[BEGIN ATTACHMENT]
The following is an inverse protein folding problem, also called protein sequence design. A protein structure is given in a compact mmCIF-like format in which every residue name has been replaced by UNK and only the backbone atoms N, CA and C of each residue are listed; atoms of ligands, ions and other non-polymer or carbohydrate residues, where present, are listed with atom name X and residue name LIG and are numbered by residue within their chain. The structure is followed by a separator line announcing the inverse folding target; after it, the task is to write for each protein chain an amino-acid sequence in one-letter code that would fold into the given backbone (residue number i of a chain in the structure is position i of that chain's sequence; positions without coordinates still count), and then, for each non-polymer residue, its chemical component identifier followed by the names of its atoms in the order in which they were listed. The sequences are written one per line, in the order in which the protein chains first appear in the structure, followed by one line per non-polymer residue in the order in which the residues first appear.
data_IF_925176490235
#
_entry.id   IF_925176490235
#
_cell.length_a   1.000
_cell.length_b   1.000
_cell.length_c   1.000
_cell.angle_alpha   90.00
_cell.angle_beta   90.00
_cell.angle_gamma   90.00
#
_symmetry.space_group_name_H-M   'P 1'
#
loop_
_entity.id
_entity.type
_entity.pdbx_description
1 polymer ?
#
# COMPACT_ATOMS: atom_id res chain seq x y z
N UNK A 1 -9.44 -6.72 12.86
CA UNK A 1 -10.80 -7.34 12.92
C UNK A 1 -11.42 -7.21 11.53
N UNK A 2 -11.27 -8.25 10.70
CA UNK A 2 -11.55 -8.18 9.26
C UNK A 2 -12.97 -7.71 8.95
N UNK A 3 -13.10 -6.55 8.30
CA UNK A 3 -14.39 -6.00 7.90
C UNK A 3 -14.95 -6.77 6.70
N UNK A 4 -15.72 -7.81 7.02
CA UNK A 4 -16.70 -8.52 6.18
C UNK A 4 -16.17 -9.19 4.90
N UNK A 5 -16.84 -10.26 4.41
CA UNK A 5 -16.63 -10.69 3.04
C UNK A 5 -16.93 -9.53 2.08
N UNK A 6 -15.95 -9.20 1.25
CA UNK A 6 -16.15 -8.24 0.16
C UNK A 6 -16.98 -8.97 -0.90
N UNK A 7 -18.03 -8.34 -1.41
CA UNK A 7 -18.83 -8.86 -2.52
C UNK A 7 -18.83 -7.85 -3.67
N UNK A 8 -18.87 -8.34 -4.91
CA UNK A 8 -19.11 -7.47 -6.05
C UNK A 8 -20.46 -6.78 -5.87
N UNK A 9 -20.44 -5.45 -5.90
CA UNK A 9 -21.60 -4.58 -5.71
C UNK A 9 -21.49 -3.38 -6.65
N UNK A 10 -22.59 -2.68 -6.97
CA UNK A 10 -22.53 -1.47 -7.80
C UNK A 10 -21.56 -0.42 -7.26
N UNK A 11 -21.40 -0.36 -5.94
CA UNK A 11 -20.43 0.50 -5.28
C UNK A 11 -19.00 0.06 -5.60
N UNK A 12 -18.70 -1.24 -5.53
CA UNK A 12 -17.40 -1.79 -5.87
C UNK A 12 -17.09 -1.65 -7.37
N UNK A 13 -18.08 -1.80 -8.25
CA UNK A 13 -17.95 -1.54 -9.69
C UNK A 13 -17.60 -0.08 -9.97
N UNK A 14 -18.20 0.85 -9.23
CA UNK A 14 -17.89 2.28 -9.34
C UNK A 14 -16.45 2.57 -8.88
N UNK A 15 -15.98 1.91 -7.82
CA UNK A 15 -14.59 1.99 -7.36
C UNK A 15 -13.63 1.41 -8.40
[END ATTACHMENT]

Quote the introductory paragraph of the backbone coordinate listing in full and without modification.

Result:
The following is an inverse protein folding problem, also called protein sequence design. A protein structure is given in a compact mmCIF-like format in which every residue name has been replaced by UNK and only the backbone atoms N, CA and C of each residue are listed; atoms of ligands, ions and other non-polymer or carbohydrate residues, where present, are listed with atom name X and residue name LIG and are numbered by residue within their chain. The structure is followed by a separator line announcing the inverse folding target; after it, the task is to write for each protein chain an amino-acid sequence in one-letter code that would fold into the given backbone (residue number i of a chain in the structure is position i of that chain's sequence; positions without coordinates still count), and then, for each non-polymer residue, its chemical component identifier followed by the names of its atoms in the order in which they were listed. The sequences are written one per line, in the order in which the protein chains first appear in the structure, followed by one line per non-polymer residue in the order in which the residues first appear.